For a completely different take on the Donald Trump vs Megyn Kelly dust up, G. Murphy Donovan penned an amazingly blunt assessment of “tampon politics”, “Rosie, Megyn, Carly and Hillary”, at New English Review. Being a very sparse TV viewer or tabloid reader, I learned the details of the long-running Trump vs Rosie feud and was presented a New York perspective too. GMD writes:
“You are more likely to encounter misandry, not misogyny, on the daytime chat circuit. Indeed, the daylight airwaves and audience are dominated by shallow girls and girly men. Real men and women are usually busy at real jobs between nine and five.
Maybe somebody needs to explain the “New York way” to Megyn too. If a bully gives you a fat lip in Queens, you respond with a bloody nose. And if you behave like a “pig” in the Bronx, no one treats you like a lady. And if you are loud and rude in Manhattan, you might get a network chat show, but you are not a victim. There are enough real victims in NYC like the now iconic Kitty Genovese, without squandering compassion on misandrist misanthropes.”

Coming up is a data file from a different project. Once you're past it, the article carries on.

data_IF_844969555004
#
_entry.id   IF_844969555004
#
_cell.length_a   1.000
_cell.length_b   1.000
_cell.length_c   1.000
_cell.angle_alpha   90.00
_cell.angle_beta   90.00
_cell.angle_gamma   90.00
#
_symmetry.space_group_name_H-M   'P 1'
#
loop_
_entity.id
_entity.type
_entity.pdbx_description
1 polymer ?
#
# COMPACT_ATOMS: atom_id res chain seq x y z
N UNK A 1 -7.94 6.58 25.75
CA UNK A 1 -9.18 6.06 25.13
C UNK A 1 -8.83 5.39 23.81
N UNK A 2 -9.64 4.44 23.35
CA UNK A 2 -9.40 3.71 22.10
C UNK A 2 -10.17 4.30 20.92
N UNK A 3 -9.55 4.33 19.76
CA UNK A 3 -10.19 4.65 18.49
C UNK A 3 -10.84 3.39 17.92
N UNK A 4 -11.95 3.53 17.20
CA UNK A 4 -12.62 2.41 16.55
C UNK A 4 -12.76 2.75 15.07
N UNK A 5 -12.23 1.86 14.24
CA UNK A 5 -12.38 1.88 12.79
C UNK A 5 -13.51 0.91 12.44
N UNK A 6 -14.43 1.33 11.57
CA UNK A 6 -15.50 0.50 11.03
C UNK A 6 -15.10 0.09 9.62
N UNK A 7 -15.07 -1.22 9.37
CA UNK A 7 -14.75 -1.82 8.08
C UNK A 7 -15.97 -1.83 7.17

GMD wins bonus points just for using the word “misanthropes”, as he lays out the truth about the girl power club in America, yet I still disagree with him on Trump. The man who brags about writing, “The Art of the Deal”, should have been able to deftly disarm Kelly and her stink bomb question, much like Reagan often did, with calm aplomb and humor. Instead, Trump reacted in anger, then ran to CNN to whine about being treated unfairly on FOX, like a wussy. Later, he retaliated on Twitter, like a petulant 12-year-old boy. None of Trump’s responses though speaks to the hypocrisy of the feminists’ reaction, from Carly to Hillary, who closed ranks in feigned outrage nor answers why Kelly threw that stink bomb question in the first place. Very likely GMD called it correctly:
“Having it both ways is a time-honored American double standard, a kind of behavioral Title IX for politics. Hat tip to Orwell!”